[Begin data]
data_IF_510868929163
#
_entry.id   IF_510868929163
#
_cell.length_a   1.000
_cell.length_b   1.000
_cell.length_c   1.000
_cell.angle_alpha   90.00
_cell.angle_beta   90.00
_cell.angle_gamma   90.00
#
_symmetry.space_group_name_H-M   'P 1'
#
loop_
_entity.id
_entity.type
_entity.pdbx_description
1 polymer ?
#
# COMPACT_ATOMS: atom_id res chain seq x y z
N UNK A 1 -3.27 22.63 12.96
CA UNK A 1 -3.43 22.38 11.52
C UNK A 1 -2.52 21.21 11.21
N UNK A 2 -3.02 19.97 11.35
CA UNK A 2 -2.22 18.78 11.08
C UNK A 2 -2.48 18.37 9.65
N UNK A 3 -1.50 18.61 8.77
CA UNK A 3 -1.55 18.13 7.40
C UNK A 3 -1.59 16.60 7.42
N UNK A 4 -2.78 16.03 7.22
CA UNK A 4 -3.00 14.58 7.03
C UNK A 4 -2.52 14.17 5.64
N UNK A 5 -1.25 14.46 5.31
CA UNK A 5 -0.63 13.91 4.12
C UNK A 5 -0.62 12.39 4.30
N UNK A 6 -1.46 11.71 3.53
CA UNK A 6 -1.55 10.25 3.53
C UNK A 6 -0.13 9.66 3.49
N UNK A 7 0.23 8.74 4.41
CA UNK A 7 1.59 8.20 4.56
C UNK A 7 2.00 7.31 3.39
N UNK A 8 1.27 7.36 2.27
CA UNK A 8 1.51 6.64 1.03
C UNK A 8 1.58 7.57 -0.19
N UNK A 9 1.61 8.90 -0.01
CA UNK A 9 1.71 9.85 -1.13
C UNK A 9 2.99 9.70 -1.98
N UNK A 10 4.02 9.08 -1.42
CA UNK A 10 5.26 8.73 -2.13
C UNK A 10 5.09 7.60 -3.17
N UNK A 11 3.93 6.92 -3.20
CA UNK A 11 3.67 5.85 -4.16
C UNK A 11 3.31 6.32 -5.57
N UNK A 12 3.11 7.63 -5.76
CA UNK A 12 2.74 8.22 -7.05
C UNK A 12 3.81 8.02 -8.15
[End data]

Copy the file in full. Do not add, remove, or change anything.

data_IF_510868929163
#
_entry.id   IF_510868929163
#
_cell.length_a   1.000
_cell.length_b   1.000
_cell.length_c   1.000
_cell.angle_alpha   90.00
_cell.angle_beta   90.00
_cell.angle_gamma   90.00
#
_symmetry.space_group_name_H-M   'P 1'
#
loop_
_entity.id
_entity.type
_entity.pdbx_description
1 polymer ?
#
# COMPACT_ATOMS: atom_id res chain seq x y z
N UNK A 1 -3.27 22.63 12.96
CA UNK A 1 -3.43 22.38 11.52
C UNK A 1 -2.52 21.21 11.21
N UNK A 2 -3.02 19.97 11.35
CA UNK A 2 -2.22 18.78 11.08
C UNK A 2 -2.48 18.37 9.65
N UNK A 3 -1.50 18.61 8.77
CA UNK A 3 -1.55 18.13 7.40
C UNK A 3 -1.59 16.60 7.42
N UNK A 4 -2.78 16.03 7.22
CA UNK A 4 -3.00 14.58 7.03
C UNK A 4 -2.52 14.17 5.64
N UNK A 5 -1.25 14.46 5.31
CA UNK A 5 -0.63 13.91 4.12
C UNK A 5 -0.62 12.39 4.30
N UNK A 6 -1.46 11.71 3.53
CA UNK A 6 -1.55 10.25 3.53
C UNK A 6 -0.13 9.66 3.49
N UNK A 7 0.23 8.74 4.41
CA UNK A 7 1.59 8.20 4.56
C UNK A 7 2.00 7.31 3.39
N UNK A 8 1.27 7.36 2.27
CA UNK A 8 1.51 6.64 1.03
C UNK A 8 1.58 7.57 -0.19
N UNK A 9 1.61 8.90 -0.01
CA UNK A 9 1.71 9.85 -1.13
C UNK A 9 2.99 9.70 -1.98
N UNK A 10 4.02 9.08 -1.42
CA UNK A 10 5.26 8.73 -2.13
C UNK A 10 5.09 7.60 -3.17
N UNK A 11 3.93 6.92 -3.20
CA UNK A 11 3.67 5.85 -4.16
C UNK A 11 3.31 6.32 -5.57
N UNK A 12 3.11 7.63 -5.76
CA UNK A 12 2.74 8.22 -7.05
C UNK A 12 3.81 8.02 -8.15